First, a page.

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Key Appalachian studies publications to be made available online through NEH and Mellon grant

BOONE—Appalachian studies scholars and those interested in regional history will have greater access to out-of-print works thanks to a two-year National Endowment for the Humanities (NEH) and The Andrew W. Mellon Foundation Open Book Program grant totaling $88,000 awarded to Appalachian State University.

View larger imageMore than 70 classic works on the history and culture of Southern Appalachia will be digitized and made available online thanks to a National Endowment for the Humanities and The Andrew W. Mellon Foundation Open Book Program grant awarded to Appalachian State University. In many cases, books selected for the project are out of print and only available through the Belk Library and Information Commons’ Appalachian Collection. Photo credit: Marie FreemanView larger imageThis history of the lives of James and Elizabeth McClure, who left an affluent suburb in Chicago to move to the mountains of Western North Carolina in 1916, is one of several works related to the history of Southern Appalachia to be digitized and made more broadly available to students and scholars. Photo credit: Marie FreemanView larger image“A Village Tapestry: The History of Blowing Rock” by Barry M. Buxton and the late Jerry Burns will be digitized and made available online through a National Endowment for the Humanities and The Andrew W. Mellon Foundation Open Book Program grant awarded to Appalachian State University. Photo credit: Marie Freeman

The NEH and Mellon Foundation grants that were awarded to 10 universities and organizations total more than $700,000. The funds will give a second life to outstanding out-of-print books in the humanities by turning them into e-books that will be made available for free under a Creative Commons license.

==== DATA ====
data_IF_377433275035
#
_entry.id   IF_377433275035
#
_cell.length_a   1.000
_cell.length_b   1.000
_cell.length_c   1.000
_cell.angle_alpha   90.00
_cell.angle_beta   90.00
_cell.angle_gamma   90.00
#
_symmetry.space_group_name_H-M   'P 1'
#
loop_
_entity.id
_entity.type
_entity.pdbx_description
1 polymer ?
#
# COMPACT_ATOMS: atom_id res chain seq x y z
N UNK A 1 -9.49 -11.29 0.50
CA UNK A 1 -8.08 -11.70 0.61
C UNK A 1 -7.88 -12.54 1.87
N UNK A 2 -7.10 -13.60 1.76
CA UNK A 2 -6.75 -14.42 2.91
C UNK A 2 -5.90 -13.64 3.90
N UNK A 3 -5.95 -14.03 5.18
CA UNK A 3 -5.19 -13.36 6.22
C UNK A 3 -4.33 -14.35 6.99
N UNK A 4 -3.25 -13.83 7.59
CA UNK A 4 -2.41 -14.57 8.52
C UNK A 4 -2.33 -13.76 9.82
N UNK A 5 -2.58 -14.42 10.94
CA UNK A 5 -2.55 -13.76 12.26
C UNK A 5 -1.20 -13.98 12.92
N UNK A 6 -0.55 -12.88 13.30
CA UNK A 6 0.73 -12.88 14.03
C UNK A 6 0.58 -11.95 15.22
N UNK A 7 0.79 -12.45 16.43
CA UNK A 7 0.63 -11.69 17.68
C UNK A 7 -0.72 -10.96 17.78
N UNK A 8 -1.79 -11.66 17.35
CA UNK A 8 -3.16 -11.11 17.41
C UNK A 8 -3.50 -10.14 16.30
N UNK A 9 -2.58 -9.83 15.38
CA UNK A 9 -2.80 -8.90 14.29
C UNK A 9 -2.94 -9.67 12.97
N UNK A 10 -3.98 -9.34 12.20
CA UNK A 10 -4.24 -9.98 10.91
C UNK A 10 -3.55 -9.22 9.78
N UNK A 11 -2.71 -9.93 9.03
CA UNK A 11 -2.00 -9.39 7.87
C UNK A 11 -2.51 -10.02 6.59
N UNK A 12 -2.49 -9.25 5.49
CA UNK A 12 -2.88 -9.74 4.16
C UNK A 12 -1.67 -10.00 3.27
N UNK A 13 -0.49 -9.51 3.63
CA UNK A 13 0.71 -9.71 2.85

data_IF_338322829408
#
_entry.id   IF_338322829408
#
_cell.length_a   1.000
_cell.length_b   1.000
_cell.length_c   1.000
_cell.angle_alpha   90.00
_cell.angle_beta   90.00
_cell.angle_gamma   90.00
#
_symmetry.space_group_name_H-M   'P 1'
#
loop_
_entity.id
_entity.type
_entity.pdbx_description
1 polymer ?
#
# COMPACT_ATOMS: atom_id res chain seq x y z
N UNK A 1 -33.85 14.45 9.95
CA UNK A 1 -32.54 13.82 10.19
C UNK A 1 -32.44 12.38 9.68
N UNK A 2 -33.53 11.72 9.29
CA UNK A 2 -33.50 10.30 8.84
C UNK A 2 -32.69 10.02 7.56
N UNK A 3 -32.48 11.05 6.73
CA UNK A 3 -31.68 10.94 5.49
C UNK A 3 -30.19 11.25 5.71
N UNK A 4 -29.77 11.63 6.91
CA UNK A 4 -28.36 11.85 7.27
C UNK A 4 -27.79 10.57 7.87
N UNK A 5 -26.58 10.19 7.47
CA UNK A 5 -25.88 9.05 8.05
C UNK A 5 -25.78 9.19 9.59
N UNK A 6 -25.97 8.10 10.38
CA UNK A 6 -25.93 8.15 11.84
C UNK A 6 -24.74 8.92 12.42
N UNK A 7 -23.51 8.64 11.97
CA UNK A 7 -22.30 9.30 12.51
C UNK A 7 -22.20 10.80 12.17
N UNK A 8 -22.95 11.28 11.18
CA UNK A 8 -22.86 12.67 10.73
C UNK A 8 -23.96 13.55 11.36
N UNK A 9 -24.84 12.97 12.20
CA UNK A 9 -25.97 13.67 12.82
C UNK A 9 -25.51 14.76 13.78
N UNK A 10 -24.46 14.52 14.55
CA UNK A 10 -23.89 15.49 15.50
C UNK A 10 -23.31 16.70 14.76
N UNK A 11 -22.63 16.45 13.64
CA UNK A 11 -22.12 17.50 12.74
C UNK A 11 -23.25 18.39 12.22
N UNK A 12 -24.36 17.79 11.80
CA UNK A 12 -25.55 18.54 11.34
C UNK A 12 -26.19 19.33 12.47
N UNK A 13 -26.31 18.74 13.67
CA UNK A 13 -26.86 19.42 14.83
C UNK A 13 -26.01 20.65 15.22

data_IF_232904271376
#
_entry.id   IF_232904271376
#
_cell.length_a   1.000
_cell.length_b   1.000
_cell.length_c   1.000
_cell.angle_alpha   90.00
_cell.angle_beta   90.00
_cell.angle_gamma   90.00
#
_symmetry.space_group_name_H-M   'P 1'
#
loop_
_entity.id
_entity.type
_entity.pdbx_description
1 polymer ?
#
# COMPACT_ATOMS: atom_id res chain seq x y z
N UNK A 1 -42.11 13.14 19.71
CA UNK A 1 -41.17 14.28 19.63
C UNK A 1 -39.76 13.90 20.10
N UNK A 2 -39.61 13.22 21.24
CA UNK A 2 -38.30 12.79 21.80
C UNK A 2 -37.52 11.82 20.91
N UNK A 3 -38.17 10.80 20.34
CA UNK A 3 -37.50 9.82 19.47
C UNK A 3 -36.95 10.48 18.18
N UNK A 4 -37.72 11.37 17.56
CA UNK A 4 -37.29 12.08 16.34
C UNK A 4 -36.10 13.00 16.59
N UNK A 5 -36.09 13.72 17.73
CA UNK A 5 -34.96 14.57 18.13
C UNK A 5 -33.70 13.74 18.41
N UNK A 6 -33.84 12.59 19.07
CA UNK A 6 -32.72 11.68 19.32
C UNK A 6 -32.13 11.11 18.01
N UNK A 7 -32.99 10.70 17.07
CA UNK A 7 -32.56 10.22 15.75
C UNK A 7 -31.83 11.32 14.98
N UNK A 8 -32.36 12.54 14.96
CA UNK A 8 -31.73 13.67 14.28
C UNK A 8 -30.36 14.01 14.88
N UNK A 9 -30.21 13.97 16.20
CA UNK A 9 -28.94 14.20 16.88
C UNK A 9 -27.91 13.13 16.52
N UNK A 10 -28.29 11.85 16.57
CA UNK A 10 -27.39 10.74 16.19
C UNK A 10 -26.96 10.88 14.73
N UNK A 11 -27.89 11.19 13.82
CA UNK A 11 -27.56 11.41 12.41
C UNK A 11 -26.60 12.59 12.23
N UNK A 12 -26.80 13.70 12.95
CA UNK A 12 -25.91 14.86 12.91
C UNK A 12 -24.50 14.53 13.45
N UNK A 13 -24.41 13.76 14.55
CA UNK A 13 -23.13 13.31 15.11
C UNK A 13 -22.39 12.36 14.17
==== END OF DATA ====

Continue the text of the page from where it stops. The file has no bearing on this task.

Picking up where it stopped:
Pamela Mitchem, coordinator of digital scholarship and initiatives in Belk Library and Information Commons, will direct the project. She was the principal investigator for the grant application. Materials to be digitized were selected by Fred Hay, librarian of the W.L. Eury Appalachian Collection, Anne Belk Distinguished Professor and professor of Appalachian studies; and Norma Riddle, interim associate dean and university archivist in the library’s Special Collection.

After conducting copyright research and verifying copyright permissions, Belk Library will work with UNC Press in Chapel Hill to create digitized versions of 73 classic works on the history and culture of Southern Appalachia. The works were published by the now defunct Appalachian Consortium Press. The project should be complete by late 2017.

Projects were selected through a rigorous review process that measured how the digitized books would be of demonstrable intellectual significance and broad interest to current readers. “These are some of the seminal works on Appalachian studies,” Mitchem said of the publications selected for the digitization project.

“The Appalachian Consortium was the combined effort of various institutions in the southern Appalachian region,” Hay said. “It preceded and laid the foundation for Appalachian studies’ scholarly association, the Appalachian Studies Association. From its inception the Appalachian Consortium was the primary publisher of monographs on the Appalachian region.”

Among the works Hay and others selected for digitization is David E. Whisnant’s “Modernizing the Mountaineer: People, Power, and Planning in Appalachia,” which Hay called a classic study of both private and public development efforts focused and often foisted on the people of the Appalachian region. “Whisnant documents both the positive and negative results of these interventions and how they contributed to modern misperceptions of the region and its inhabitants.”